Individual Characteristics and Service User Feedback of Individuals Attending a New Youth Mental Health Service: CASPAR

Poster C92, Wednesday, October 10, 11:30 am - 1:00 pm, Essex Ballroom

Rachel Yang1, Catriona Clerkin2, Philippa Levy1,2, Candice Jensen1,2, Karen Chown2, Julia Lappin1,2, Jackie Curtis1,2; 1University of New South Wales, Sydney, Australia, 2South Eastern Sydney Local Health District, Sydney, Australia

There is a recognised service gap between primary and specialist mental health services in addressing the needs of youth with moderate severity mental health needs. CASPAR (Comprehensive Assessment Service for Psychosis and At Risk) is a new service which facilitates assessment and short-term intervention in young people (12-25yrs) in South Eastern Sydney Local Health District (SESLHD) who are at risk of developing a major mental illness. This study provides a comprehensive descriptive profile of all clients accepted by CASPAR in its first 12 months of operation. Results will include detail of the demographics, symptoms and key psychopathology of clients at both presentation and follow-up. This will determine the extent to which clinical characteristics of clients may have changed over CASPAR’s first year of care, informing the need for modifications to its inclusion criteria and assessment protocols. As feedback is essential at this stage of a new service’s development, a feedback questionnaire offered to a subset of CASPAR clients will determine the acceptability of the service, and clients’ perceptions and experiences of care. It is anticipated that this qualitative appreciation of clients’ experiences will allow the team to tailor its service, leading to the better identification, engagement and treatment of individuals with moderate-to-severe mental health concerns.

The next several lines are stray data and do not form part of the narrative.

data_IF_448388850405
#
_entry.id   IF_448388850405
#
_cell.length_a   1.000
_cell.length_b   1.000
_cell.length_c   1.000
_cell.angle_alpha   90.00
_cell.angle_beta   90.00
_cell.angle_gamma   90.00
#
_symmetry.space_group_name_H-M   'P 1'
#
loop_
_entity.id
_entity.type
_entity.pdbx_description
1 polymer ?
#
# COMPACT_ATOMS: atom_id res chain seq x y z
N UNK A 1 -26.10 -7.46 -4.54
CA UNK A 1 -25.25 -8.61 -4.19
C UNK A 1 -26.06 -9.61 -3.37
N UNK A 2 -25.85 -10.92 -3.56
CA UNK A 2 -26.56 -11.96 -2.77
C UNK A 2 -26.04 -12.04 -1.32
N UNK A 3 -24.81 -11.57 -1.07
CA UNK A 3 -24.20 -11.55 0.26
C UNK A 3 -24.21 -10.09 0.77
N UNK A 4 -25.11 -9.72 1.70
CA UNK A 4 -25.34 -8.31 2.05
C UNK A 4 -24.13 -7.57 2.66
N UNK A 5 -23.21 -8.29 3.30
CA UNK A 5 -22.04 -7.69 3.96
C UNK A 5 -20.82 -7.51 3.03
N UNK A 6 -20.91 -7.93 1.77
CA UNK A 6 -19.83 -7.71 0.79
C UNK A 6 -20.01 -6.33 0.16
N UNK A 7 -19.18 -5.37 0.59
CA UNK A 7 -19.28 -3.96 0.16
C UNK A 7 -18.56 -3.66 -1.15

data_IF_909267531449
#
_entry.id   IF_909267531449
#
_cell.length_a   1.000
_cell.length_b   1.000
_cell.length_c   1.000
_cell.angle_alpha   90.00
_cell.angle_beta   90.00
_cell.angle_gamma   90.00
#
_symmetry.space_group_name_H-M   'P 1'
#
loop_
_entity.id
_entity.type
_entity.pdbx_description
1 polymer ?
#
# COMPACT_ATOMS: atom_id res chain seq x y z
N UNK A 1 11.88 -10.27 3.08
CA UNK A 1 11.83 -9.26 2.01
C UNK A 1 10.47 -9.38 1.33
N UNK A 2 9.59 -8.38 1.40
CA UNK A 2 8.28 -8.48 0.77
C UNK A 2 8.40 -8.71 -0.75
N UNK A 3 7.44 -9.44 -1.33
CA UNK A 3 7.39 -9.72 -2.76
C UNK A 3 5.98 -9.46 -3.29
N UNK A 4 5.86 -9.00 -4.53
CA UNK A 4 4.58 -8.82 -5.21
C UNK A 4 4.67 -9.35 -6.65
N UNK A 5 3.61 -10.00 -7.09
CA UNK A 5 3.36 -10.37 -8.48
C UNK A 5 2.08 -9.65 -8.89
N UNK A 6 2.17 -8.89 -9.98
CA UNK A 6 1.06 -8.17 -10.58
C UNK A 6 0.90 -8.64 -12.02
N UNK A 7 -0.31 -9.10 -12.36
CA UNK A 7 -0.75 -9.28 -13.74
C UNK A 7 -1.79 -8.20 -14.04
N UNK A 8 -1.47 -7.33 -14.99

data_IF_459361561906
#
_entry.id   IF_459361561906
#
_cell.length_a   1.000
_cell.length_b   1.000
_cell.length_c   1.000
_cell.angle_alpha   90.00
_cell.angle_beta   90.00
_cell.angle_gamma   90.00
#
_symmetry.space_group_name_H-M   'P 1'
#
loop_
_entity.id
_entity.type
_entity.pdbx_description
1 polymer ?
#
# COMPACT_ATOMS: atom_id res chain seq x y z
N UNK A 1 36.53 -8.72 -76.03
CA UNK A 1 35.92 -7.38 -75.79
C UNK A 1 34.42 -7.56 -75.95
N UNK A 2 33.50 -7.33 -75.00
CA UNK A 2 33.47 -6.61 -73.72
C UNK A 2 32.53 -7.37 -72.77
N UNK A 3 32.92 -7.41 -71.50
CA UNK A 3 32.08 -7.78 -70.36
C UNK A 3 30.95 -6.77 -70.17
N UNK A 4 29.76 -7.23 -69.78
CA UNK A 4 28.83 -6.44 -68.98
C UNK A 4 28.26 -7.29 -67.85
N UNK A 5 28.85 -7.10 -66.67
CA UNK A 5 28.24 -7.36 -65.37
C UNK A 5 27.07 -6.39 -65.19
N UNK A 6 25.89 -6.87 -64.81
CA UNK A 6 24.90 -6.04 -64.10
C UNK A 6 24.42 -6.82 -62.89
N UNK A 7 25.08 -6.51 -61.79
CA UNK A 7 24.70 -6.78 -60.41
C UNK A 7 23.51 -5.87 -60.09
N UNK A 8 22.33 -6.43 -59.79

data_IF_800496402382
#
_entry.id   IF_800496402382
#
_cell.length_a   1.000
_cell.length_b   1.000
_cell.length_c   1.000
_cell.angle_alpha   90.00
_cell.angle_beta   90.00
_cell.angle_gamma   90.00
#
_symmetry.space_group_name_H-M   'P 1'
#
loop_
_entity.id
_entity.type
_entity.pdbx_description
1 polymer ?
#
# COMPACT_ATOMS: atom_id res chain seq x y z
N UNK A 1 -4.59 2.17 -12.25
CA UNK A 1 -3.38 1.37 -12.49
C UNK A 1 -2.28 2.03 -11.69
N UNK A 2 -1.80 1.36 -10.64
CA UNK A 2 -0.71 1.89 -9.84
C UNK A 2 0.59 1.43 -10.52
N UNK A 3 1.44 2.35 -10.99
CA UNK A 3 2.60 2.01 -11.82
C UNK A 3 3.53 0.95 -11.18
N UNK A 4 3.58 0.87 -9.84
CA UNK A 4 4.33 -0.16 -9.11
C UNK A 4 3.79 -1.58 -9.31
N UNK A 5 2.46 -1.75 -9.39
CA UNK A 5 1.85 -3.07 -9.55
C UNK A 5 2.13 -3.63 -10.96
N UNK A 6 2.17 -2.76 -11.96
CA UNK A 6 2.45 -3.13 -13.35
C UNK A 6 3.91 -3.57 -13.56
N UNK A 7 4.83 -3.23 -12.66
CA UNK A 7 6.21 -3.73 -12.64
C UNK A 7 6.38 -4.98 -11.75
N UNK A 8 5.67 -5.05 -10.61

Topic Area: Service System Development and Reform

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